4 years ago
Cut And Paste

This past weekend, my sister introduced me to the YouTube phenomenon of recut movie trailers. Pretty funny stuff.

Check out You’ve Got Mail:

And here’s a reimagined Mary Poppins:

The first thing I thought when I saw these? People do this with the Bible all the time.

Combine a bunch of actual quotes from Scripture, some creativity, and a predetermined agenda, and voila—you can make the Bible say just about anything you want it to.

The best way to ensure you don’t buy that kind of rubbish (or teach it)? Context.

4 years ago
Tradition Versus Innovation

Sometimes "the same" is good.

When things are done the same way they usually are, people know what to expect—“Oh—I’m supposed to listen/participate/brake/laugh/wait to be seated/etc.” Piggybacking on people’s previous experience allows you to take a shortcut. You don’t have to reinvent the wheel—just use the cues that work.

But “the same” can eventually become mundane, unimaginative, and can even border on the ridiculous. Take, for instance, this video:

Sometimes—whether you’re doing a newscast, preaching a sermon, teaching a class, planning a worship service, creating an event, or just about anything else—"different" is good.

"Different" disrupts precedents. It pokes at comfort zones. It challenges status quo. Different jars people out of routine and almost forces them to pay attention.

Unless, of course, you do “different” all the time.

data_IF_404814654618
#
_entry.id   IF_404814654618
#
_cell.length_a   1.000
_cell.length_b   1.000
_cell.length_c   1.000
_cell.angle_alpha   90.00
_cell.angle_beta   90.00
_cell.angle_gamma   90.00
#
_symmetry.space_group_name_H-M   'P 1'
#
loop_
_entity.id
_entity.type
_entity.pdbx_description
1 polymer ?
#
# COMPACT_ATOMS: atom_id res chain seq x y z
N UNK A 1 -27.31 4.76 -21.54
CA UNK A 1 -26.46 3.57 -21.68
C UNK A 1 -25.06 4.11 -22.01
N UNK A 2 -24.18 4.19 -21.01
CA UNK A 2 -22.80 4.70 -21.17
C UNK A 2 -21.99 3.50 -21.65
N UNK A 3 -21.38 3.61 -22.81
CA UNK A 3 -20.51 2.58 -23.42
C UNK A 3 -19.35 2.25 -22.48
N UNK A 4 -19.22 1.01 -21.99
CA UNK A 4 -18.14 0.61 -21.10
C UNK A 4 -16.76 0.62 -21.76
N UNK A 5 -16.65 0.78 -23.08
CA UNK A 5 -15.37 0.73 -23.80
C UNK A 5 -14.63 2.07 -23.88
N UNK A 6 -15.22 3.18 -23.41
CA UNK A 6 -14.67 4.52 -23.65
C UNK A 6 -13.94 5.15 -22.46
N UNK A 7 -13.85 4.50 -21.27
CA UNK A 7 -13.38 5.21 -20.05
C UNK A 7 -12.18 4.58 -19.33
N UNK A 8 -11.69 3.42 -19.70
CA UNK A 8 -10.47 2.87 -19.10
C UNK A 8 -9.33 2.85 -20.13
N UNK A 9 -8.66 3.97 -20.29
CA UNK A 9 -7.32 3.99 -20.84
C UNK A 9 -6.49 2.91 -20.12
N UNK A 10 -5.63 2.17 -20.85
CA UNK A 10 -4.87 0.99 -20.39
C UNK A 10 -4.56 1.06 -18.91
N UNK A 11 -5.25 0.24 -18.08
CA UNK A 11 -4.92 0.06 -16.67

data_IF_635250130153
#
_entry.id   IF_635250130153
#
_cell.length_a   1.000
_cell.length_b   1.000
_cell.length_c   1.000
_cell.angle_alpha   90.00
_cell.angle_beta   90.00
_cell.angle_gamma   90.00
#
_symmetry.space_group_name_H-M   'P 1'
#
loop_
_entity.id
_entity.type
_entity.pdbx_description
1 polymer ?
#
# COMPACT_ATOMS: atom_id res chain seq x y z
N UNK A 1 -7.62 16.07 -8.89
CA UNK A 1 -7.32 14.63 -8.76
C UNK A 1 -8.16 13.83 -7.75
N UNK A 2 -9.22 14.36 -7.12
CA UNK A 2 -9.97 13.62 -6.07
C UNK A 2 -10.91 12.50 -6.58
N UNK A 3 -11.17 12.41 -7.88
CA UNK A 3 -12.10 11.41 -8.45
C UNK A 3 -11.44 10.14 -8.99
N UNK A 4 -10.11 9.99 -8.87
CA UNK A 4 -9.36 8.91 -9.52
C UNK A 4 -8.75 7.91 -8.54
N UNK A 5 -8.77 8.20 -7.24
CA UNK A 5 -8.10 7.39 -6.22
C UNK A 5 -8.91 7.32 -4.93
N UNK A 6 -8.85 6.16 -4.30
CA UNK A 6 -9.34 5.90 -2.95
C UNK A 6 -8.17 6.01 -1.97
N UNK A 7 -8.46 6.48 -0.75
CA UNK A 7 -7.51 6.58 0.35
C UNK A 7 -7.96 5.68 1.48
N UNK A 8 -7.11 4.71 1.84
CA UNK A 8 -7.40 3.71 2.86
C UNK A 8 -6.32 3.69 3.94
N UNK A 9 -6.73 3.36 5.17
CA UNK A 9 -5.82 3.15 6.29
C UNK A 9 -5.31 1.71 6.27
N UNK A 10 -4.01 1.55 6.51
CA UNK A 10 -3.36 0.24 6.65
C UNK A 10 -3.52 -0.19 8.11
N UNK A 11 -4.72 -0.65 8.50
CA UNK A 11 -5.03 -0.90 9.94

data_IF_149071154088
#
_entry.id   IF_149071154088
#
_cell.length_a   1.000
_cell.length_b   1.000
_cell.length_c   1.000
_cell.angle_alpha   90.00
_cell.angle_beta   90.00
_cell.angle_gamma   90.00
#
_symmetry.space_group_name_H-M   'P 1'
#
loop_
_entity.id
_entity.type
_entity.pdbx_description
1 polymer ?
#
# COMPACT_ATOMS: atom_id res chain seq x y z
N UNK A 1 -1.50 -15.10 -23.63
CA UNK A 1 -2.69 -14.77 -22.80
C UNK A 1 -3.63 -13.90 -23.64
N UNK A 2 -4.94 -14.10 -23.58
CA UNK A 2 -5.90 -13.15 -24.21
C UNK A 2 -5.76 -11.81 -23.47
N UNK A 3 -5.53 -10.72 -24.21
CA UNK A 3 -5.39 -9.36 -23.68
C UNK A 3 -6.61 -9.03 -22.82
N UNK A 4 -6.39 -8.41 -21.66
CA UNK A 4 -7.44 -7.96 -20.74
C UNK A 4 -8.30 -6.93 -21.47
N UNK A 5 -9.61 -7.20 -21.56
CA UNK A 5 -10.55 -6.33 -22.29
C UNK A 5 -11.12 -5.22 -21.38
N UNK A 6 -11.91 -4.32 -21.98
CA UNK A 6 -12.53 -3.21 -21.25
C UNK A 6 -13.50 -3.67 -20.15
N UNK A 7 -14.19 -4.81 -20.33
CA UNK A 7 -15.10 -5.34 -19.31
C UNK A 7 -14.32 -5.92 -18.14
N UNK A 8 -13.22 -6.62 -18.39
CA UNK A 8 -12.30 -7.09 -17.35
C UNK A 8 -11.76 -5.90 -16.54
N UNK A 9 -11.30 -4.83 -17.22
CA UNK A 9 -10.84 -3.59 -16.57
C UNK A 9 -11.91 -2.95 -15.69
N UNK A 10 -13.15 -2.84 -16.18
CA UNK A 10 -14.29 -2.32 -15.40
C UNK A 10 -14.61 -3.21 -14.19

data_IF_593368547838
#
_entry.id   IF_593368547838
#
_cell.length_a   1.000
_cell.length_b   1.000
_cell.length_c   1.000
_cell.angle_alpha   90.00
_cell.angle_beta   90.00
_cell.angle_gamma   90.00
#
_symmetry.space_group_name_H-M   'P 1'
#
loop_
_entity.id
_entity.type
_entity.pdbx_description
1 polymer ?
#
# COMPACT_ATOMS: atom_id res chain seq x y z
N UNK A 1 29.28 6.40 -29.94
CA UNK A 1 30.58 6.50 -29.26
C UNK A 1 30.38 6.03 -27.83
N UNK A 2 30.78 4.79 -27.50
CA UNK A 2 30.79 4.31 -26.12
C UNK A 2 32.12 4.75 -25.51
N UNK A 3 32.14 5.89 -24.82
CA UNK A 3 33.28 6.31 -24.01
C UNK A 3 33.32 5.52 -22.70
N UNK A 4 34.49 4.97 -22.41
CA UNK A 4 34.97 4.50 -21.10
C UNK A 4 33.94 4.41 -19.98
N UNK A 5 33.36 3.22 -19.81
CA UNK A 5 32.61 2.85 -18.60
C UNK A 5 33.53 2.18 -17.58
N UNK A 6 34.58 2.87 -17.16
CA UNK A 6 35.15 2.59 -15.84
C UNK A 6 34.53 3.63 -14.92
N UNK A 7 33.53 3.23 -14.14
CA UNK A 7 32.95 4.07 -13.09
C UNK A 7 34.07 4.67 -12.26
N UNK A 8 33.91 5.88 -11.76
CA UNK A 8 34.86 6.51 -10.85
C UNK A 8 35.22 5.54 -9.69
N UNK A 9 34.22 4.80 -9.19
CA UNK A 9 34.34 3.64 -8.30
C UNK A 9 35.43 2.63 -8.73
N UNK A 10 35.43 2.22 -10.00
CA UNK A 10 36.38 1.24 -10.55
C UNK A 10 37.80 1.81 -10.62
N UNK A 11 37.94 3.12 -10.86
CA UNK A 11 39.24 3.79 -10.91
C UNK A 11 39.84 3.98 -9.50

Then it becomes the same. :)

4 years ago
The Teacher As Harbinger of New Things

Hey, there. Thanks for coming back around after my 2-week break. A lot happened during the last two weeks, but posting here wasn’t one of them. I’m happy to say, though, that I’m back in the saddle. Giddyup.

Teaching Bible stories is so cool. Drama, intrigue, love, revenge, conquest, betrayal, hope, suspense, reconciliation—it’s all in there. And it’s fun to communicate the awesome things God did in the lives of people we’ve come to feel like we know.

But there’s one thing we’ve got to keep in mind as we teach.

Because if we don’t remember this thing, we’re liable to totally miss the point and contribute to a warped faith in the hearts of those we teach. So here it is:

In the end, teaching isn’t just about what God did. It’s about what God is doing.

Check out what God says in Isaiah 43—

Forget the former things; do not dwell on the past. See, I am doing a new thing! Now it springs up; do you not perceive it?”

God’s specifically talking here about the awesome Exodus he accomplished for his people hundreds of years before this. “Forget about that,” He says. “I’m up to something new.”